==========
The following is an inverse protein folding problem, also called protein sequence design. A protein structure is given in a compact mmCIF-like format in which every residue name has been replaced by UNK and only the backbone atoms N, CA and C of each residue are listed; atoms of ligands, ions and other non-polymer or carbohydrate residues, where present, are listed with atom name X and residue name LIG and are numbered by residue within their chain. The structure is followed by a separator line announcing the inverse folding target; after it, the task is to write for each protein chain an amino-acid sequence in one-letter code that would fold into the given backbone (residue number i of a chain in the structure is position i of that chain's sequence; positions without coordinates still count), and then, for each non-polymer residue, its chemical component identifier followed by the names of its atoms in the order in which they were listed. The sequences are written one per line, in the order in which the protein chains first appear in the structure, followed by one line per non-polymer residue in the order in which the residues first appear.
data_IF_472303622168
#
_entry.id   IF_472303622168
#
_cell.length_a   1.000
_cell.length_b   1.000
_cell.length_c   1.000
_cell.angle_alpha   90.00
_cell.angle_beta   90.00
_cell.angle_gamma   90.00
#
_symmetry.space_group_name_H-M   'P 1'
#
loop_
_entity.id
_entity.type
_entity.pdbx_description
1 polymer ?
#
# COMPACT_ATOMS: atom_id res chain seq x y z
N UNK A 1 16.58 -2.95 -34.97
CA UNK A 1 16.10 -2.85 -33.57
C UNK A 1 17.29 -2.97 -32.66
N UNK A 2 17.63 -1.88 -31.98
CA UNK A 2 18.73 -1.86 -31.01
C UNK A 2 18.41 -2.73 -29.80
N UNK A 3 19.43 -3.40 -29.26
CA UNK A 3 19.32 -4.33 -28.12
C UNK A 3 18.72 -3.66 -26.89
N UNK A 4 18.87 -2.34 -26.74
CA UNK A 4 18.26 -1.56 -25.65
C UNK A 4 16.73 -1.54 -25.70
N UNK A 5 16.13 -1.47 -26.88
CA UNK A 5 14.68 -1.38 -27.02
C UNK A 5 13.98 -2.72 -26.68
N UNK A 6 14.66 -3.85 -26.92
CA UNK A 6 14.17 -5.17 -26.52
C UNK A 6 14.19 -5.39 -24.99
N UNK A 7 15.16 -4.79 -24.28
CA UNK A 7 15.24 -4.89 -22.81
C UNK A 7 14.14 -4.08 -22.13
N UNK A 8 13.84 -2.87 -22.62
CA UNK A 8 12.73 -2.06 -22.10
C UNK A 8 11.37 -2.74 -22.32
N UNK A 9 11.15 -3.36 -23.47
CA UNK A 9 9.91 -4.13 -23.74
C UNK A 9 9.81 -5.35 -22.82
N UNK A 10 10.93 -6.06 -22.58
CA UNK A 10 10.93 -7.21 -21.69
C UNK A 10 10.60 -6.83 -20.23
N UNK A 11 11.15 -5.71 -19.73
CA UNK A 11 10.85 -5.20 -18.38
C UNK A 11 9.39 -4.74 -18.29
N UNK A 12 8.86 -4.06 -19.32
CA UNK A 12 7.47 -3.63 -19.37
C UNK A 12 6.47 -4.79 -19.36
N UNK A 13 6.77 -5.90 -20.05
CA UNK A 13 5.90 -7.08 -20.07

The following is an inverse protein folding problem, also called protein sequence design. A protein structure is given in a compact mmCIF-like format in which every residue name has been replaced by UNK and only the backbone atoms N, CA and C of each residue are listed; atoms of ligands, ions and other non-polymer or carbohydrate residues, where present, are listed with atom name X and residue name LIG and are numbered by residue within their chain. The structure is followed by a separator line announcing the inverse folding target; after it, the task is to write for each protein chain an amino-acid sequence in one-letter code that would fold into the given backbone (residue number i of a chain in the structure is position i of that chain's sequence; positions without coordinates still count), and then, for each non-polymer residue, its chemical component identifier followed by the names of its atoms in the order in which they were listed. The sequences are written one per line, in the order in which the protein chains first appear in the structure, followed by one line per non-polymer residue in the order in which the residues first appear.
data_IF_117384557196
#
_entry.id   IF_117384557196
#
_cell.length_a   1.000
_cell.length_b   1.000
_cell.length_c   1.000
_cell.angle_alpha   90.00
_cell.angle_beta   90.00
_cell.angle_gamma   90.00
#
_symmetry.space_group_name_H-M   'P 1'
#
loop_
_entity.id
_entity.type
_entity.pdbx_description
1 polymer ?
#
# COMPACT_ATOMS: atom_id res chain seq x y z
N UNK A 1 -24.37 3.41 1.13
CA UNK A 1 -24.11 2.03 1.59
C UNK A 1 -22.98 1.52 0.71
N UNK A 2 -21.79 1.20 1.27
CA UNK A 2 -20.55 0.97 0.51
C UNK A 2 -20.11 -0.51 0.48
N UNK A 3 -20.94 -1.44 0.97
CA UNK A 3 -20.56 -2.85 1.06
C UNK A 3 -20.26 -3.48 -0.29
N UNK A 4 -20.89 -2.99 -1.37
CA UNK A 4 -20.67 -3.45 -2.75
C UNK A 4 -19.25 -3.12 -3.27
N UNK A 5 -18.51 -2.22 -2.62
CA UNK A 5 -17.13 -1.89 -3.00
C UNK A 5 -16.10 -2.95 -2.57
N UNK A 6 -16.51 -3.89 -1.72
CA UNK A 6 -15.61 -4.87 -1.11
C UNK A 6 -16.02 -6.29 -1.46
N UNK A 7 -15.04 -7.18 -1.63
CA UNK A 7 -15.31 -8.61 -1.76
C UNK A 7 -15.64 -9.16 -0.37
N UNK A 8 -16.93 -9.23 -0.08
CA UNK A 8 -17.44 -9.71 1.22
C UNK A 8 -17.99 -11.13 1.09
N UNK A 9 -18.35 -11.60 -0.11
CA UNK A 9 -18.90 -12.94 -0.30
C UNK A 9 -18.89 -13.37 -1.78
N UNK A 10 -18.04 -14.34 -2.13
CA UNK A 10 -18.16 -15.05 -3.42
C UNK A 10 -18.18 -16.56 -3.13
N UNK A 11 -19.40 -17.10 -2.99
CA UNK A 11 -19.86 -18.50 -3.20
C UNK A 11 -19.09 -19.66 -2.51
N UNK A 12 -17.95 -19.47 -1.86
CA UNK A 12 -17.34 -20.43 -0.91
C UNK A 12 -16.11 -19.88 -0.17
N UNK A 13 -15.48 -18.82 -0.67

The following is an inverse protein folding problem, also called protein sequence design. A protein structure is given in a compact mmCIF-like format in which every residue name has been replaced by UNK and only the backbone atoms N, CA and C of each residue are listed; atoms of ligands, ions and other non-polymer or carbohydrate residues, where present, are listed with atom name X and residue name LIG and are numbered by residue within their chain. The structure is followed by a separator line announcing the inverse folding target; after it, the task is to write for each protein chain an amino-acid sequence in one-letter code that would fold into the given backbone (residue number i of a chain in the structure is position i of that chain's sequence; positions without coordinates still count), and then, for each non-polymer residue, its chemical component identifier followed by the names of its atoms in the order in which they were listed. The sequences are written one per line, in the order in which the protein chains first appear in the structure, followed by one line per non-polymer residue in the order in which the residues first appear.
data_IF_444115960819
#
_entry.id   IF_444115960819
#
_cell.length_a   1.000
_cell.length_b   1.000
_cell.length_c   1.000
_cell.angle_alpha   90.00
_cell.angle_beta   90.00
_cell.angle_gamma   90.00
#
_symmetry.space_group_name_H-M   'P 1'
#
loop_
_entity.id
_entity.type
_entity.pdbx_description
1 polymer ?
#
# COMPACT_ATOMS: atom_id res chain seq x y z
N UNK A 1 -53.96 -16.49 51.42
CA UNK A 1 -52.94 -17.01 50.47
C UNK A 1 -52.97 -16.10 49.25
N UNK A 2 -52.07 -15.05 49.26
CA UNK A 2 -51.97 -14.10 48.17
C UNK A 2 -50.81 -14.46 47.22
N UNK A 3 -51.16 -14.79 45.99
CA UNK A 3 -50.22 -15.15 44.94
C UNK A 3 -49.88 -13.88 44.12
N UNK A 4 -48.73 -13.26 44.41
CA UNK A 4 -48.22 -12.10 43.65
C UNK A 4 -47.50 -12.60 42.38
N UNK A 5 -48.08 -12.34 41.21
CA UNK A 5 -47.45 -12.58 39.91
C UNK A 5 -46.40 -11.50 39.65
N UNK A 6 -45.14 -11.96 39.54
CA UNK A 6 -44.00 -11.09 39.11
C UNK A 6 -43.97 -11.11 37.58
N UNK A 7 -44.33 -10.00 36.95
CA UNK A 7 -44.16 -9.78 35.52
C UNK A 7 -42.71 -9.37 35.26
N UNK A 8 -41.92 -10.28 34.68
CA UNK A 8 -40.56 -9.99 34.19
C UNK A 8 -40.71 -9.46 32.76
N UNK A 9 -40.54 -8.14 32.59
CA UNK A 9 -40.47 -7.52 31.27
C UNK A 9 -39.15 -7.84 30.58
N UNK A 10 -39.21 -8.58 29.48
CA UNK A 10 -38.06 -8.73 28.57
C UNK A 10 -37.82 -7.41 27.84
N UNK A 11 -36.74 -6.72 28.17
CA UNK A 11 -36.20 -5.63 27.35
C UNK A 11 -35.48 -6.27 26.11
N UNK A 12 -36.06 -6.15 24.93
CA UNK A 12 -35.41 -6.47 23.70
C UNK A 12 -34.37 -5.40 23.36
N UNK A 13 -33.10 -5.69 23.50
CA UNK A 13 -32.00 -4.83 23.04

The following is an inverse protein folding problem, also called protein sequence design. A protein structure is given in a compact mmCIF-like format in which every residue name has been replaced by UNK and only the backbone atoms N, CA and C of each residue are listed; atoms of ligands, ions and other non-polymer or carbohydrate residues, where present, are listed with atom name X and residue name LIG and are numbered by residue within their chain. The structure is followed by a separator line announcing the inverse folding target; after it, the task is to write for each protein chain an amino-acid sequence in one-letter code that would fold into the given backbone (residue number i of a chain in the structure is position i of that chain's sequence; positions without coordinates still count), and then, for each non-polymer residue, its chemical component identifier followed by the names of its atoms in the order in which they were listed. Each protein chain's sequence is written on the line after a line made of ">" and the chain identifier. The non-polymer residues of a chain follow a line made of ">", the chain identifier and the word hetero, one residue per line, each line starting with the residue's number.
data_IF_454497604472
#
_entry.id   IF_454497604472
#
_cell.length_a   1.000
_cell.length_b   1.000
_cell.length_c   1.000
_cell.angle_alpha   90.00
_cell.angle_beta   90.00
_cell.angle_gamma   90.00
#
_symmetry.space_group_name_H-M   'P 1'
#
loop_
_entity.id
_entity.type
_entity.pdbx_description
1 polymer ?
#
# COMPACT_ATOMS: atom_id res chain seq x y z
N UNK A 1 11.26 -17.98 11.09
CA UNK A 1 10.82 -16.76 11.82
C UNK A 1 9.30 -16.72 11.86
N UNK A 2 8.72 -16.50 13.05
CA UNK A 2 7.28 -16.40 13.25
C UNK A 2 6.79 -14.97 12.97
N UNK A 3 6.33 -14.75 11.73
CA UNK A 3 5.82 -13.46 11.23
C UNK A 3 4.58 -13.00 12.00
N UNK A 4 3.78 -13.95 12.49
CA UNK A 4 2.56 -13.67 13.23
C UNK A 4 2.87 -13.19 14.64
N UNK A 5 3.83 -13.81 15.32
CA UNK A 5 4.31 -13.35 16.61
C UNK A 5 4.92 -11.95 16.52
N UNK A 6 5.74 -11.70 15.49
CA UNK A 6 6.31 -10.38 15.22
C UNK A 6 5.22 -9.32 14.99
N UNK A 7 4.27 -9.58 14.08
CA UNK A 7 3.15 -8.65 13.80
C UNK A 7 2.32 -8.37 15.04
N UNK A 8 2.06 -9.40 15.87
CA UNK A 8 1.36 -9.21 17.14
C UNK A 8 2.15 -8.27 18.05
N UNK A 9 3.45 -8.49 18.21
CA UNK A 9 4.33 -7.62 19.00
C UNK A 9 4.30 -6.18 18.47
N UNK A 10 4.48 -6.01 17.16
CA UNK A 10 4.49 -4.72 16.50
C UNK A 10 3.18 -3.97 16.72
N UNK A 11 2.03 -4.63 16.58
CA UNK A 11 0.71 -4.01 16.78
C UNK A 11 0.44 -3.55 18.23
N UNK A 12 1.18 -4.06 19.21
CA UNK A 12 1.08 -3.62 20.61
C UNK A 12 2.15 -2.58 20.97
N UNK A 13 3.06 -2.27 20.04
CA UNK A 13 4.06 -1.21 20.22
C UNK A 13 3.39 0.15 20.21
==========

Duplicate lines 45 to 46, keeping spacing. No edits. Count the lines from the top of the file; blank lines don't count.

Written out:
C UNK A 8 11.37 -2.74 -22.32
N UNK A 9 11.15 -3.36 -23.47